Leave your swords behind; Appellate Judge Rob Lineberger says these ladies won't take your head.
Our review of McLeod's Daughters: The Complete Second Season, published June 6th, 2007, is also available.
"Just wait till she has to gallop."—Claire, about her half-sister Tess
If all of the exclamation points and shouts of "FINALLY!" on the Internet are any indication, many people have been anxiously awaiting the DVD release of McLeod's Daughters. This popular South Australian series is like The Simple Life without the paparazzi factor. If you need to boost your Grrrl Power, this DVD set is for you. Just be prepared for some gotchas.
Facts of the Case
Tess Silverman (Bridie Carter, The New Girlfriend) arrives on the doorstep of her childhood home. Her half sister, Claire McLeod (Lisa Chappell, Hercules: The Legendary Journeys), is now in charge of the ranch after their father's death. Tess is a city girl with no farming experience, but she now owns half of the land.
When Claire fires the male staff, she faces a labor crisis. Housekeeper Meg (Sonia Todd, Shine) and her daughter Jodi (Rachael Carpani, Hating Alison Ashley) pitch in along with the town tart Becky (Jessica Napier, Cut). Can these women save the ranch in the face of financial difficulty, chauvinism, and their own conflicts?
The episodes include:
Because I'd never heard of this series, I first popped in the interview featurette to get a frame of reference. A lucid, engaging Posie Graeme-Evans informed me that her original television movie remains Australia's most-watched TV movie to this day. Less engaging interviewees (co-producer Andrew Blaxland and director Karl Zwicky) echoed her enthusiasm and discussed some of the challenges in making the series. Breathtaking clips featured rolling hills around the government-auctioned ranch. This interview was enough to provide context, and got me interested in this popular franchise.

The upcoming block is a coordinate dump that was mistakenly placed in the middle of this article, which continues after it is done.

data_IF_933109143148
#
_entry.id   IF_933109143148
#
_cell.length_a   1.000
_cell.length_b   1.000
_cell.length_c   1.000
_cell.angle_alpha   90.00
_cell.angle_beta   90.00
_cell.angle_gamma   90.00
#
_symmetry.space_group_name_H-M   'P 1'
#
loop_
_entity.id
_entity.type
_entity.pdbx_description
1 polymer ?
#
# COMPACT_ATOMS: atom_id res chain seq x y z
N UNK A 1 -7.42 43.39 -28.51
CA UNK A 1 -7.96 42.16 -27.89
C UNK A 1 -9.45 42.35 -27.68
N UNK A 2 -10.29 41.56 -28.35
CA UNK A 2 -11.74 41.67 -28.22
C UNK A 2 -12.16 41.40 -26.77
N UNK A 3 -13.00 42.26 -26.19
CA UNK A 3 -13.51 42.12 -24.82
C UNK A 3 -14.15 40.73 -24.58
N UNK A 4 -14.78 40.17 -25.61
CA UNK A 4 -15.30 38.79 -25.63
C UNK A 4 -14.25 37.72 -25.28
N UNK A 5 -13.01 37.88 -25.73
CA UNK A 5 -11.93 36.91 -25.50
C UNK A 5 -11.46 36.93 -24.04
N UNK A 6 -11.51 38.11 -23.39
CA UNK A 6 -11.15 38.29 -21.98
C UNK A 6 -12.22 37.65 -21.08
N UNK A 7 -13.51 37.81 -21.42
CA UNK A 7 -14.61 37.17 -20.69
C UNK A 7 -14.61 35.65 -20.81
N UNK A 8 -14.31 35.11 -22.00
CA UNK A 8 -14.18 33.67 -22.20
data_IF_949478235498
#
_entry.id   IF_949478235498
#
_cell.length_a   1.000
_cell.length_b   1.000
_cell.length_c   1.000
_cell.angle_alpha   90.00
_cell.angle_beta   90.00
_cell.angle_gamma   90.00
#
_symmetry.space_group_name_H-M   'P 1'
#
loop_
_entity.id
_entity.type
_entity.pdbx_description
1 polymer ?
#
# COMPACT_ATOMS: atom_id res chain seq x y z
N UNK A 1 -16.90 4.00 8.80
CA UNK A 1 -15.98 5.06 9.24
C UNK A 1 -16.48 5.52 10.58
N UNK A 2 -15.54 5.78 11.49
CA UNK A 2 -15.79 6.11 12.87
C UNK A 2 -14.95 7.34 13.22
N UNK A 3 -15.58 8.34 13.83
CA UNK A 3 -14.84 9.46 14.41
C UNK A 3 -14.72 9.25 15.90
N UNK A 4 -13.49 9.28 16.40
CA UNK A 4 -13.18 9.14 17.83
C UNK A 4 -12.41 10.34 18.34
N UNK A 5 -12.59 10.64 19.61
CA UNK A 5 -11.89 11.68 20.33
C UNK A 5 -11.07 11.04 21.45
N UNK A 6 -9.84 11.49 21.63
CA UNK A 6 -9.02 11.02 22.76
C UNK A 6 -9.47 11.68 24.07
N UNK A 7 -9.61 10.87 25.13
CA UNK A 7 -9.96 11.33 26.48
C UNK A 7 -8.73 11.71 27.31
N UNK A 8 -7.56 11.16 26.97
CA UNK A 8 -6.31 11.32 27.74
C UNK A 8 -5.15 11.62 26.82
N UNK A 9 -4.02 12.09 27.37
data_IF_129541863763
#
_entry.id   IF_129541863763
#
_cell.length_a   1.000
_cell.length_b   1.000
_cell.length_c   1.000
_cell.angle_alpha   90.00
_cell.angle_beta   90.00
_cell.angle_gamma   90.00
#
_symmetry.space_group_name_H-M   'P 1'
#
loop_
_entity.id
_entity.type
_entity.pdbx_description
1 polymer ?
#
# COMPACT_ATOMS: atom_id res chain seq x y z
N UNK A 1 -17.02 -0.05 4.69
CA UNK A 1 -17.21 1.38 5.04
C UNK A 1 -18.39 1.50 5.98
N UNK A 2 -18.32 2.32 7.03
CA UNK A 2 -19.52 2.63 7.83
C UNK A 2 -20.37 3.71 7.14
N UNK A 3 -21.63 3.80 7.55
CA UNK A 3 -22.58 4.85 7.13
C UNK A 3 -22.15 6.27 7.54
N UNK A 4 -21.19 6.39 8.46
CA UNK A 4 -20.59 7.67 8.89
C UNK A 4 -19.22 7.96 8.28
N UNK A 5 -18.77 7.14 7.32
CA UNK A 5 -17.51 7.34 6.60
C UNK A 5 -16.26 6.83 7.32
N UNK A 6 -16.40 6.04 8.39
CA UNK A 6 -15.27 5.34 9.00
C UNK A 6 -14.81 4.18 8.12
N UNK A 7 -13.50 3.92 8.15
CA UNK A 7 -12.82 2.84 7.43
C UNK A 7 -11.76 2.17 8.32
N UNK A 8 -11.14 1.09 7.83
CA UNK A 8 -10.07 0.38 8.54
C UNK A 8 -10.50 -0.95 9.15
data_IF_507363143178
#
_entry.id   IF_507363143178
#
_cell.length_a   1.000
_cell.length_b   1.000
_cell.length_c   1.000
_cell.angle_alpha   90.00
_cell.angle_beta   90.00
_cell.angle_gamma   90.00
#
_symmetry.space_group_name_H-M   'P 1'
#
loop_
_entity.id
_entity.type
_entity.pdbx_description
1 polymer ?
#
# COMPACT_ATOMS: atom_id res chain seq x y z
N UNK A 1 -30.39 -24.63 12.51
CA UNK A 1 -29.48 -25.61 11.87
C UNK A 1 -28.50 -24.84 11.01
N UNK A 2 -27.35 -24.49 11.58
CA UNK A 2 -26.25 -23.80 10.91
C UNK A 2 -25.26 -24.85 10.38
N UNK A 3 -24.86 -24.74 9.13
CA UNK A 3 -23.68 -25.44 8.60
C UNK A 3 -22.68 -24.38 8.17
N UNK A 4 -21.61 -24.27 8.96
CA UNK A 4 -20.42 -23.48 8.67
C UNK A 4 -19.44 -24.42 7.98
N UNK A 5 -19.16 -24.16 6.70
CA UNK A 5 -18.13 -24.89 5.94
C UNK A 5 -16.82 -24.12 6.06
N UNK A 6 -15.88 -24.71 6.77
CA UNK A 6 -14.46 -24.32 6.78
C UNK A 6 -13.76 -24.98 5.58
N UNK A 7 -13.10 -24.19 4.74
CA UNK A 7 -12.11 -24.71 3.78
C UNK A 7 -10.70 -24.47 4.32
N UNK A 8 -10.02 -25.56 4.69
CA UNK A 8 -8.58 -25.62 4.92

So I looked for the TV movie that started it all, figuring I'd start where everyone else did. Disc One? Nope…all the way back on Disc Six. Odd.
In this enchanting movie, Jack Thompson (The Good German) plays Jack MacLeod while his daughters Tess and Claire are played by Kym Wilson and Tammy McIntosh (Farscape), respectively. Rife with cold shoulders and heated exchanges, this gritty, uplifting telemovie is a jewel. Its emotions are founded in real strife. Jack's girls live in constant tension, and face gut-wrenching prejudice from the men in their town. You can feel their pain and joy as though you were mustering cattle alongside them. McIntosh's dark, plucky intensity is a rich foil for Wilson's cold, haughty resolve. Jack Thompson is vivacious; Kris McQuade even gives the housekeeper Meg a wealth of backstory with complex facial expressions. By the time the movie ended, I felt a deep connection with the characters and their world.
With enthusiasm I turned to the first episode, "Welcome Home." Like Martin Blank says, you can't go home again. The rich, complex relationships forged in necessity and pain in the telemovie were but blithe footnotes in the series proper. The former cast's down-to-earth sensibility has been replaced by slick, beautiful people with broad smiles and lots of glistening, healthy skin. The bittersweet outcomes have been switched for glossy, predictable plots. It is as though cornfed changelings snuck into the nursery. I like cheesecake as much as the next guy, and Bridie Carter and Lisa Chappell handle their assigned roles with aplomb. But it was a disappointing step down in plot, characterization, and overall enjoyability.